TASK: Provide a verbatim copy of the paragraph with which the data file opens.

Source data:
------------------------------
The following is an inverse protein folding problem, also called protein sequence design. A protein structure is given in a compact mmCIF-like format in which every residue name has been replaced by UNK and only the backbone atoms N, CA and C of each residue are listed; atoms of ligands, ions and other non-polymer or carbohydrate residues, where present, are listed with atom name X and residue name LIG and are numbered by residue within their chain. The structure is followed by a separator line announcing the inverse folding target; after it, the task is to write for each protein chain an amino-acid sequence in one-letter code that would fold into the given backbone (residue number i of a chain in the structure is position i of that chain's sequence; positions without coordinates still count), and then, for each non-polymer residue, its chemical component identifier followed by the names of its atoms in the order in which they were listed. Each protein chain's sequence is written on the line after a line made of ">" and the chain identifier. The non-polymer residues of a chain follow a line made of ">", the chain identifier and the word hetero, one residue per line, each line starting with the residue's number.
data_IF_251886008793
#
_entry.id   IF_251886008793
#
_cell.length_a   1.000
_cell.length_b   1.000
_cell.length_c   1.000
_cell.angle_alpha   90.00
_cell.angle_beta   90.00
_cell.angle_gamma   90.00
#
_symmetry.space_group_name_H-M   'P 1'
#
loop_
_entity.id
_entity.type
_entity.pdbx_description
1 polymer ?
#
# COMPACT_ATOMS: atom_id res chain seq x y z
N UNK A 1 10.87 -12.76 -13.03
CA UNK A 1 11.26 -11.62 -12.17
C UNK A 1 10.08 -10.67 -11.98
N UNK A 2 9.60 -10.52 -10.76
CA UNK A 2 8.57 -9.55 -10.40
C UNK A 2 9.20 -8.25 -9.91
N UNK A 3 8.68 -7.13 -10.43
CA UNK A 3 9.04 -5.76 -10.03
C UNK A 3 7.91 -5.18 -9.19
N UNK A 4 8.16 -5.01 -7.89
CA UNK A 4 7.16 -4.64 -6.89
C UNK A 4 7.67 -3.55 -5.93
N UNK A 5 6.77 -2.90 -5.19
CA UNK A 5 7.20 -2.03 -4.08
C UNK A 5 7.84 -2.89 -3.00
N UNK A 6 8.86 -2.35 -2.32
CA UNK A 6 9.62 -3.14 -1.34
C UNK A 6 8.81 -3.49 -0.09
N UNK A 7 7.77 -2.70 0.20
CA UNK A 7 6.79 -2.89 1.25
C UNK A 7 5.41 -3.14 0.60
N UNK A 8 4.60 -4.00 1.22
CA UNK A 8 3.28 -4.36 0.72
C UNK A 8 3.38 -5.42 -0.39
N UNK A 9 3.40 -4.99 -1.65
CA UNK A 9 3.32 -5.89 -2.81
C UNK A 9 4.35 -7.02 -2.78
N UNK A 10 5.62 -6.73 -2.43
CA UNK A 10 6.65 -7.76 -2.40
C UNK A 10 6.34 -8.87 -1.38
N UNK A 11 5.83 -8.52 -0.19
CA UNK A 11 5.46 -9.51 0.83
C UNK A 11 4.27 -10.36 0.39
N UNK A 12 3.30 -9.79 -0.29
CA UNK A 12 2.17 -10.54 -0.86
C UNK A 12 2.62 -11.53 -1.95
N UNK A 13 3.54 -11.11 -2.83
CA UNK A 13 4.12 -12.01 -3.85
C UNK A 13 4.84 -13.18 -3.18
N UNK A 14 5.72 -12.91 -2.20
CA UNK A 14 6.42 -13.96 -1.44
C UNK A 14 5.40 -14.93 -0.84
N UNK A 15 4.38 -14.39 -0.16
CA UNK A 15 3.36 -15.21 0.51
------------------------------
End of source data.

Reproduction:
The following is an inverse protein folding problem, also called protein sequence design. A protein structure is given in a compact mmCIF-like format in which every residue name has been replaced by UNK and only the backbone atoms N, CA and C of each residue are listed; atoms of ligands, ions and other non-polymer or carbohydrate residues, where present, are listed with atom name X and residue name LIG and are numbered by residue within their chain. The structure is followed by a separator line announcing the inverse folding target; after it, the task is to write for each protein chain an amino-acid sequence in one-letter code that would fold into the given backbone (residue number i of a chain in the structure is position i of that chain's sequence; positions without coordinates still count), and then, for each non-polymer residue, its chemical component identifier followed by the names of its atoms in the order in which they were listed. Each protein chain's sequence is written on the line after a line made of ">" and the chain identifier. The non-polymer residues of a chain follow a line made of ">", the chain identifier and the word hetero, one residue per line, each line starting with the residue's number.